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Work of Art Exit Interview: Good-bye, From Judith Braun

After a short, but spirited run that included a “Proud Pussy” portrait of foe and fellow contestant Jaclyn, and a landscape made out of used and discarded wire, the New York–based artist Judith Braun was sent home on Bravo’s Work of Art Wednesday night. The challenge was to design a book cover for a Penguin classic — an assignment that Braun didn’t particularly take to. The judges weren't impressed with the artist’s bold decision to spell Pride and Prejudice backward in her design. On the morning after her elimination, Braun spoke with Vulture about the commercial art/fine art divide, and how her Edirp and Ecidujerp composition did, indeed, channel Jane Austen.

What attracted you to the show in the first place?
I saw a call for people to audition. I watch Project Runway, Top Chef … I like the idea of skill-based reality, or skill-based reality competition. I thought I would be perfect for it. I thought I would perfectly fill their “older artist” slot.

I noticed that they did emphasize your age, 61, a lot. Did that bother you at all?
I did notice that was one of the points, but I wasn’t really surprised by it. It wasn’t a point that I wanted to overemphasize, but we’re all some age. Everyone is born on a certain day in the universe. That’s it. It’s not a competition for lifestyle. It’s just something people like to joke around about.

How did you find the judges?
I think they were abbreviating the issues to make certain points they feel will be digestible to the public. But I’m not going to critique the judges in an interview. I’ll let the rest of the world do that. The bloggers … everybody’s talking about it.

There was some palpable tension there between you and Jaclyn. Was that in the editing? Or did you two really not get along?
They edited it in that direction, but it was true. It did start early on. I don’t really have a lot of patience for a lot of whining and people who say, “people don’t understand me” and “I don’t have this and that and time … ” That sort of stuff put up a wall between me and her early on because I was not giving her that kind of sympathy, that kind of attention she needs to have always. There is all this other stuff, too, about what the ideas are in her work that I couldn’t figure out based on what she was saying. So I was trying to decipher that. But that’s fair. That’s what artists do — they try to decipher what each other is doing. And we agree to disagree, Jackie and I. I know it seemed at the end I was getting on people’s nerves, but I get along great with Nicole, Nao, Trong, John … I love John. There are always a couple that you do rub the right way.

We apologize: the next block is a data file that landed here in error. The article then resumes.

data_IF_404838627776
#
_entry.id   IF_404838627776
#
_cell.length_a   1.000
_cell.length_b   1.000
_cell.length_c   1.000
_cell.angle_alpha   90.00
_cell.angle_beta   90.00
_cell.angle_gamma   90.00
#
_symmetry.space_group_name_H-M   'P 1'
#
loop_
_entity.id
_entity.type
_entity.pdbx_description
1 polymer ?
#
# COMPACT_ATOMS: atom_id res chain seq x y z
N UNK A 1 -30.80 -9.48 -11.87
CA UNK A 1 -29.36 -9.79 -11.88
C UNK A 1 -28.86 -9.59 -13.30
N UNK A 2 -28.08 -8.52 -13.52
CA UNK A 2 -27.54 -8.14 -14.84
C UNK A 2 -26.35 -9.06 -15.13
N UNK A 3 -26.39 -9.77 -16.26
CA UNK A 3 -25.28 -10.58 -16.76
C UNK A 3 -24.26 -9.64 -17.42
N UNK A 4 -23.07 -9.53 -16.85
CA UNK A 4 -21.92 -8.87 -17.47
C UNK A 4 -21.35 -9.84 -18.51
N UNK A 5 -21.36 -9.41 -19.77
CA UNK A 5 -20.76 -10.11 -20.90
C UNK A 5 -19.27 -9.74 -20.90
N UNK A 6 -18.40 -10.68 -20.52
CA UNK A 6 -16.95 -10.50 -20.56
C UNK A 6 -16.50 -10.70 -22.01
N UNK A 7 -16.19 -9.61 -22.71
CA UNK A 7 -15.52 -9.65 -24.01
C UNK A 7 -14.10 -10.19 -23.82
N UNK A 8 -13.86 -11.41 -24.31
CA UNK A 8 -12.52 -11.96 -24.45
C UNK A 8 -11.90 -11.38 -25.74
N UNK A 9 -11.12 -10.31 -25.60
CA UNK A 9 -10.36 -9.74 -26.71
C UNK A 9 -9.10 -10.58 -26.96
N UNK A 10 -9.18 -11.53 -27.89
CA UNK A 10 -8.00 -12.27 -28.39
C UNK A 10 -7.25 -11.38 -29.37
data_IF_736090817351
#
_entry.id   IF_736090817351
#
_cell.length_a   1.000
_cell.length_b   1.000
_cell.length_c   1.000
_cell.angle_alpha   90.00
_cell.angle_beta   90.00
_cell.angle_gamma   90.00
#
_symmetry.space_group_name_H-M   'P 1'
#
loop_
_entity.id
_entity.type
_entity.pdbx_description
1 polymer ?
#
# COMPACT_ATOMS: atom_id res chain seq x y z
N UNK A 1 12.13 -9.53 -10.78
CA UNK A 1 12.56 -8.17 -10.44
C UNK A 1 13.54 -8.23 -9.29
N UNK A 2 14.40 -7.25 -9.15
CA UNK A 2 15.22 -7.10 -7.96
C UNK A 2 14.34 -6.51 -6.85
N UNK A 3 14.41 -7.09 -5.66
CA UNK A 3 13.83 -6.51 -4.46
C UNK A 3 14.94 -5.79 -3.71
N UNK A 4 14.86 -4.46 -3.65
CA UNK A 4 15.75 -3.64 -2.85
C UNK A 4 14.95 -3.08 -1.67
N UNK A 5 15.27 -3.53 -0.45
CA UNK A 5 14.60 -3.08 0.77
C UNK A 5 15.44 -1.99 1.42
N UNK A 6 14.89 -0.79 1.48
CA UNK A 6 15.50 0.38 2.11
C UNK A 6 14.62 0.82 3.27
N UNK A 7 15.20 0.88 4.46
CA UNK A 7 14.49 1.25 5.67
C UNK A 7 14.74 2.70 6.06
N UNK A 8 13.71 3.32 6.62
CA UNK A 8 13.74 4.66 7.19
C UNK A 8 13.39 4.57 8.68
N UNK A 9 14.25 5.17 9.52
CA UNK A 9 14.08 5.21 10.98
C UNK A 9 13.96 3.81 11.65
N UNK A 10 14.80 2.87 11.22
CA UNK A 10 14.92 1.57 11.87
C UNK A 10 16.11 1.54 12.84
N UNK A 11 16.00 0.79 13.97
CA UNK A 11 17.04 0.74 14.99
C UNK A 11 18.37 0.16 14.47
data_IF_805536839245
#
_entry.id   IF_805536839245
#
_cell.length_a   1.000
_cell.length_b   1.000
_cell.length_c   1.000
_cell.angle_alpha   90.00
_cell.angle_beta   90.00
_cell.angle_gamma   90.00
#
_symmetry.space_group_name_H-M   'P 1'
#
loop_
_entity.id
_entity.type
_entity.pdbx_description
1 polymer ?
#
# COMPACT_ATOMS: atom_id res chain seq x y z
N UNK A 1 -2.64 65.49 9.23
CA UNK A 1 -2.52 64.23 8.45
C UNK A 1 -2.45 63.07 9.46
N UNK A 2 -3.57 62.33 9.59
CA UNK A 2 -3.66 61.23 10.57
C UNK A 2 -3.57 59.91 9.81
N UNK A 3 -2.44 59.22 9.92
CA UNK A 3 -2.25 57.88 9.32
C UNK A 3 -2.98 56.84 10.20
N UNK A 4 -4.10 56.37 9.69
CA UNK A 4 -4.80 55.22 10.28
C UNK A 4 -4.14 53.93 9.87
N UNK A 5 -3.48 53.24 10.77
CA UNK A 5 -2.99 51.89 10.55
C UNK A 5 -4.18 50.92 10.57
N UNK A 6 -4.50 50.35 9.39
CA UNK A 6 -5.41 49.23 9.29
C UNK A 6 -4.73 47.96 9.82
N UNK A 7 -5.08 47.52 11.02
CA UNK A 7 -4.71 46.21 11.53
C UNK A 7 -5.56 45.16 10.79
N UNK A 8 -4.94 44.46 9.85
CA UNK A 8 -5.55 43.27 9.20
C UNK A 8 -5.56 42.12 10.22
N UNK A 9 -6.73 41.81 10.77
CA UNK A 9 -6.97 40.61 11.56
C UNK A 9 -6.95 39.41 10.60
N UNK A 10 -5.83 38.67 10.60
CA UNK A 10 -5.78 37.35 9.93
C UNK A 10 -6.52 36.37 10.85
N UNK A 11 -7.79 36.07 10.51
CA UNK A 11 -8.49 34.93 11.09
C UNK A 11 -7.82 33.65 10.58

After your elimination you said something to the effect of, “Maybe I didn’t belong in this situation, away from my process.” Do you think, in these three challenges, you got to show us who you are as an artist?
I think I got to show something more about me as an artist-person, an artist-worker, but not the actual kinds of things that I do in my studio. It just doesn’t lend itself to this format. Here, you’re pulling from a grab bag of resources. Basically, you bring yourself to the show and see what happens, as they say.

You seemed to have a particular aversion to this last challenge.
I think there’s some editing, but it’s true — that’s how I felt. I chose not to be a commercial artist. I could have done that. There was a time when I looked at those things — you know you look at things and make your choices. I chose to go down the road of fine art and not get a job in an advertising office. I don’t disrespect the field, but I was surprised at the challenge. I was honest about the way I approached it and I got into my own creative process. I felt the point they kept making about famous artists having done book covers, as if it sort of validated the whole idea, was kind of off. When a famous artist is invited to do a book cover, it’s a completely different thing than artists going out and designing book covers in hopes of getting recognition as an artist. Yeah, Picasso did a book cover. But that doesn’t really explain why it’s the same for us to do book covers.

So why the backward lettering?
Actually, when I got home from being on the show there was a show of Jane Austen — who I love as a writer; I think every word that she writes is a gem — there was a show of Jane Austen’s manuscripts at the Pierpont Morgan museum here in New York City. And there was a review of it in the New York Times that says that Jane Austen was writing letters to her niece by writing every word spelled backwards. Jane Austen! I have it right here in front of me! She wrote backwards! Not mirror, but spelled backwards, just as I did! I must have been channeling her, because I didn’t know that before.

What do you think would have happened had you spelled the title traditionally?
The judges said, “If you had just written it forward ... ” But writing it forward is like a completely different work. Changing it to spell it correctly has nothing to do with the piece at all. I was being genuine to myself and I was fine with it. I thought it was a great way to go out. And I’ve got T-shirts! I took those words and scribbled them just how I did on the show and made T-shirts in Chinatown overnight. You want one? I have orange, bright yellow, and white, all with black print. They’re really cool. I had a viewing party here at my place. At the end of the show, everybody saw what happened and I opened this box and threw them out to everyone. It was a fun moment.

Photo: Andrew Eccles